21st October 2019

The Luxembourg Real Estate Market: current market prices (part II)

The high real estate prices are a direct consequence of the imbalance between supply and demand for housing in our country. But how did this imbalance occur? Michel Zimer, head of Credit Process Management, analyses the factors that explain the increase in real estate prices in Luxembourg.

The media recently reported the biggest quarterly rise in property prices for 2017 and 2018. Why is this?

High property prices are a direct consequence of the clear imbalance between supply and demand for housing in our country. On the one hand, the population saw a 20% growth from 2010 to 2018 (from 512.029 to 613.894 residents[1]).



Firstly, the housing supply is struggling to keep up with the increase in the number of households.

Approximately 80% of this increase is due to the arrival of new residents from abroad, with the remainder coming from the naturally higher number of births than deaths. Economic growth in recent years has favoured job creation, especially in the tertiary sector, and has attracted a large number of newcomers.

The relocation of activities to Luxembourg due to Brexit has, and will, continue to have an impact on demand for real estate. In March 2019, Luxembourg for Finance reported that more than 50 institutions had publicly announced their relocation to Luxembourg. That level of growth does not exist on the same scale in neighbouring countries.

On the other hand, the availability of new dwellings does not match the population increase. In the West, there are an average of between 2 and 2,5 people per household. According to the latest projection from STATEC, this means that between 5.600 and 7.500 additional housing units a year need to be created depending on the economic growth scenarios. Only 2.891 housing units have been completed on average per year since 2010, compared with an annual surplus of 5.390 households.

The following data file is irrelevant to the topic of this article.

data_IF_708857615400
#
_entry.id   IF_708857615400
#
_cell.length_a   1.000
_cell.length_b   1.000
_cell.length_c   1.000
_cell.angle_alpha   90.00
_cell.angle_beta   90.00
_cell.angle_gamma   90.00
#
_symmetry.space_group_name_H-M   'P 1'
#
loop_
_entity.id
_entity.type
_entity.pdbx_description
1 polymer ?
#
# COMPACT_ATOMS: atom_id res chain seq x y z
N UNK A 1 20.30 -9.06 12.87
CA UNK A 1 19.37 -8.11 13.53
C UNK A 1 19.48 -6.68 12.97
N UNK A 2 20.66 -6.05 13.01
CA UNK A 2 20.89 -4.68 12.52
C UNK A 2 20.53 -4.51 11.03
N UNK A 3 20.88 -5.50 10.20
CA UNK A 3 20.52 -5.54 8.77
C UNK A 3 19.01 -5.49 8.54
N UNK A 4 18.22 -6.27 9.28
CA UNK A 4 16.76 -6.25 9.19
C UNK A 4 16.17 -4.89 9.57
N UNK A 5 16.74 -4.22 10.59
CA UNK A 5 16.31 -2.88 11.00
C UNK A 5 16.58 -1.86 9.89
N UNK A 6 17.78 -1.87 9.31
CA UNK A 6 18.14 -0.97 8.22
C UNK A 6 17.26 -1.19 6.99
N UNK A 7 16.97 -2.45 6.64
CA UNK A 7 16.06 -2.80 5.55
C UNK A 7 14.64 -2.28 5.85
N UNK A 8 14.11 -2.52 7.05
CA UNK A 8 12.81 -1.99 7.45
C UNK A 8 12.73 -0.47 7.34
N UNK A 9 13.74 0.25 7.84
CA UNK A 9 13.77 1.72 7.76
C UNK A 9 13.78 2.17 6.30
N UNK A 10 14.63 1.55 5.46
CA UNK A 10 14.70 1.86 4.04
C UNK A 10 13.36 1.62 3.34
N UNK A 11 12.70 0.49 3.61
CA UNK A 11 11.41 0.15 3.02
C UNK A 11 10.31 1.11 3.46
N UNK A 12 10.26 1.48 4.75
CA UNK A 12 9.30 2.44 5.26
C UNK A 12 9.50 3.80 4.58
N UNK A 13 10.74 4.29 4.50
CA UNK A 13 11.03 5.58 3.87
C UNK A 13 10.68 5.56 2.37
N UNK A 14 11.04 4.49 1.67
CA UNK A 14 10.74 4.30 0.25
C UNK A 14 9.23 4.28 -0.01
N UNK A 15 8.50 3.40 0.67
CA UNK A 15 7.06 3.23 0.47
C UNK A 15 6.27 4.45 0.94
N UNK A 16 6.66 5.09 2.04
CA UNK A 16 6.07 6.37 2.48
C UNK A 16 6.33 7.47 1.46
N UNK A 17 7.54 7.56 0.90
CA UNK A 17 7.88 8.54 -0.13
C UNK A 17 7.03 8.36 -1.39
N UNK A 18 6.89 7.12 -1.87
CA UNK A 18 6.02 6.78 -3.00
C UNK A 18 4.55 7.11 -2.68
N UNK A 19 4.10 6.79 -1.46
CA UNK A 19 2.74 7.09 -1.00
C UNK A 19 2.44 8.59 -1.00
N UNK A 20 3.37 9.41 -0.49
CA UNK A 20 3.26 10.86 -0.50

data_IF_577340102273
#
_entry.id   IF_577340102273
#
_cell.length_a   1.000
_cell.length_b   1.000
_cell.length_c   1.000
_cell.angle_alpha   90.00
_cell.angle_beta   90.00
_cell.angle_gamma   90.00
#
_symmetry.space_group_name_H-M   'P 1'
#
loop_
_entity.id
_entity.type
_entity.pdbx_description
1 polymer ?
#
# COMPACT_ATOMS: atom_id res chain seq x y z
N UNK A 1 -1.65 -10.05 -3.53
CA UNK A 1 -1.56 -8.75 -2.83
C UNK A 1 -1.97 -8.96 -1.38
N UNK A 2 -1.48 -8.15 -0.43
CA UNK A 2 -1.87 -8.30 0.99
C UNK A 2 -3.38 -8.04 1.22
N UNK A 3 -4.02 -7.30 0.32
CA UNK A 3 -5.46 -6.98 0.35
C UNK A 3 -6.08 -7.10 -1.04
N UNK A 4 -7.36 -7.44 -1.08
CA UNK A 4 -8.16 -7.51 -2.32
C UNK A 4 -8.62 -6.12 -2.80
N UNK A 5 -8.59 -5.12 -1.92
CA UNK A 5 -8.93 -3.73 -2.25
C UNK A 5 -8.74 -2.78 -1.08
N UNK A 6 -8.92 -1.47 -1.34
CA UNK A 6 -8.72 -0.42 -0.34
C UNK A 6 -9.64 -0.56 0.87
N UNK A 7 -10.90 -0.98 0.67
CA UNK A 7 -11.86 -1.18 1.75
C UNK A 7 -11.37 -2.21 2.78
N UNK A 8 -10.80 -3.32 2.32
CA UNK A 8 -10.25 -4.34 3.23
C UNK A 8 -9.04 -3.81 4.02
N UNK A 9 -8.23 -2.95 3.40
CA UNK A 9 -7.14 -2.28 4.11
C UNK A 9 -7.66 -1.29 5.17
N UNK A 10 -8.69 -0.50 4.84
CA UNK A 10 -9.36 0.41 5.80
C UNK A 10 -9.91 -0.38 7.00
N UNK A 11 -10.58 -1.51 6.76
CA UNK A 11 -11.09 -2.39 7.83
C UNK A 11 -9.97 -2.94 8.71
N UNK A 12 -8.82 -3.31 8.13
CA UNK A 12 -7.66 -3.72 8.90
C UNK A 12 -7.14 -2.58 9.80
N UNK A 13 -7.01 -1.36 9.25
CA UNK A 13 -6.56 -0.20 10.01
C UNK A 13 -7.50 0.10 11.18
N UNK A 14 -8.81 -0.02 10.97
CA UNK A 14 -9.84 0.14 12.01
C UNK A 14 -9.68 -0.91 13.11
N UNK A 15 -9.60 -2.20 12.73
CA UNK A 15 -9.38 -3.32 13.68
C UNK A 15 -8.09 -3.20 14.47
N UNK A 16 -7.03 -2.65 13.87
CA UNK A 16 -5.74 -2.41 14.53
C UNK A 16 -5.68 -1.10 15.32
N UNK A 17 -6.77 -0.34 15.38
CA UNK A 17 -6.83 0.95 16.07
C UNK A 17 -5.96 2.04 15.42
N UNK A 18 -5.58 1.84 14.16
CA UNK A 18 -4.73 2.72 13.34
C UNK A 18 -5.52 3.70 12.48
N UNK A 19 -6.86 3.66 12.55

The very low rate level mitigates the effects of rising prices.
Michel Zimer

To take an illustrative example, a redemption of EUR 2.000 at a rate of 1,50% allows a loan of more than EUR 550.000 over 30 years, whereas if the rate were 5,50% the borrowing capacity would be limited to EUR 350.000. The imbalance in the market between supply and demand combined with low rates is certainly helping to push up prices.

Furthermore, although the rental yield may have fallen in recent years, it remains attractive in this low interest rate environment.

The increase in construction costs (inflation, energy performance requirements) and VAT are also, to a lesser extent, factors explaining the increase in prices.

However, we consider that these reasons are marginal compared to the aforementioned factors. The 2015 increase in VAT for rental properties from 3% to 17% also had an impact on housing prices.

Do significant price variations exist across the country?

With a market share of close to 50%, Spuerkeess is in a good position to measure price differences throughout Luxembourg. As such, we have identified seven regions with different price points, and it comes as no surprise that Luxembourg City and the outskirts have the highest prices. We can also confirm the observation made by the Observatoire de l’Habitat that the increase in price per square metre depends on the distance from downtown and the time spent commuting, whether by public transport or car. This explains why prices in the Alzette Valley, for example, with its efficient rail network and access to the North motorway, are higher than in other regions that are located at the same distance but do not have these quick connections to the city.

Our studies show that real estate prices per square metre depend on several factors.
Michel Zimer
  • The type of real estate: it is useful to distinguish between apartments and houses, but also between existing buildings and new constructions, and more precisely according to energy efficient ratings. We find that the price for a new property is higher compared with an existing property, but this gap is narrowing in areas where tension between supply and demand is highest, for example in Luxembourg City.
  • Location: the price of a house in Luxembourg City is double the price of a house in the north of the country. This comparison does not take into account the average size of the land or living area, which would further widen the gap between the two. As for new apartments, the average price per square metre in the city centre was close to EUR 9.000 in 2018, compared to about EUR 4.300 in the north, EUR 6.900 in the outskirts of the city and EUR 6.000 in the rest of the country.
  • Habitable space: the price per square metre decreases with the increase in living space. A studio therefore has a higher price per square metre than a three-bedroom apartment in the same area.

On average, our analyses show a price increase of around 9% in 2018. We are also seeing a continuation of the price increases in 2019. The Observatoire de l'Habitat and STATEC reach similar conclusions.